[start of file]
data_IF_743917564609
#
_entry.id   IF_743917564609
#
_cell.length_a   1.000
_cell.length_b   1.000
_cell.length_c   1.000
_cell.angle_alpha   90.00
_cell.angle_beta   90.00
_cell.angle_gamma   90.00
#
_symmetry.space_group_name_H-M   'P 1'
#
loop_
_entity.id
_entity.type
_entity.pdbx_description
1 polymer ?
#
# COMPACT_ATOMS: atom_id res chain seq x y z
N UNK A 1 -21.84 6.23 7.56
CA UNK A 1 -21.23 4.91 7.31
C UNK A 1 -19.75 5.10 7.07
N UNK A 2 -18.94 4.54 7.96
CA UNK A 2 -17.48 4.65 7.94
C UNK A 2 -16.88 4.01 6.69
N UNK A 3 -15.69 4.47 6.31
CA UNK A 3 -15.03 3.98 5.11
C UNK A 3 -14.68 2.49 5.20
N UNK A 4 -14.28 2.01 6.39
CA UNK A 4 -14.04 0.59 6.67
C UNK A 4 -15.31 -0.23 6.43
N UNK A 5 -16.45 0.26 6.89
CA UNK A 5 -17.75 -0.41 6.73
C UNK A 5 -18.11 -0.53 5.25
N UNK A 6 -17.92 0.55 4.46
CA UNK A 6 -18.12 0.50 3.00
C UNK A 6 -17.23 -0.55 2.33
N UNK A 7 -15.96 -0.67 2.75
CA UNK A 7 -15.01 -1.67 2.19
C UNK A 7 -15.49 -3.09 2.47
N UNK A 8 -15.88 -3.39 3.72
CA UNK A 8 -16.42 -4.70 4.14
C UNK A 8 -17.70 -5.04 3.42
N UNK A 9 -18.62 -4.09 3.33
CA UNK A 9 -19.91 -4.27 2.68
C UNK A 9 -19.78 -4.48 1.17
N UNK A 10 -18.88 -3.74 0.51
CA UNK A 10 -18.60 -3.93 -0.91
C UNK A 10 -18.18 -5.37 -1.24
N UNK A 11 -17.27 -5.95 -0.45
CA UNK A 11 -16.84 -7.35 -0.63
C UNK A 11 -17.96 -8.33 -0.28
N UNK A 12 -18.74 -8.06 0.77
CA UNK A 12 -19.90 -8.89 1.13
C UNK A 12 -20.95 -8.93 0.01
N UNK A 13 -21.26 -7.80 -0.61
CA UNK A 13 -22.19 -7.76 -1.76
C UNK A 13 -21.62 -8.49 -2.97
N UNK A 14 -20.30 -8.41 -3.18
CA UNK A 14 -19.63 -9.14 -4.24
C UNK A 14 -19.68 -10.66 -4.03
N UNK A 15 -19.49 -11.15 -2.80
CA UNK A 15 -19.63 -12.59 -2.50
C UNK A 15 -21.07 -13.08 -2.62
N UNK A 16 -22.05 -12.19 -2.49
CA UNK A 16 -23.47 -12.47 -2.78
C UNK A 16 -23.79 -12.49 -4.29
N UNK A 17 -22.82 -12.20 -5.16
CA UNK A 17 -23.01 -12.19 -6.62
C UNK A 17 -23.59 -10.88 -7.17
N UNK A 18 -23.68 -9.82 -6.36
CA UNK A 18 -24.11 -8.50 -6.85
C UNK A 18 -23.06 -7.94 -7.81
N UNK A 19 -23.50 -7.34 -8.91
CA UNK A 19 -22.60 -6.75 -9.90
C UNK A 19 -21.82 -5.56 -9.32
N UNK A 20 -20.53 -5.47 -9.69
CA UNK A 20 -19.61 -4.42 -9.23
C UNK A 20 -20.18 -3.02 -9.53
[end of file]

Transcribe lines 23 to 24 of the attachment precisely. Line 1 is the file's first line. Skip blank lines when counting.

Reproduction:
C UNK A 1 -19.75 5.10 7.07
N UNK A 2 -18.94 4.54 7.96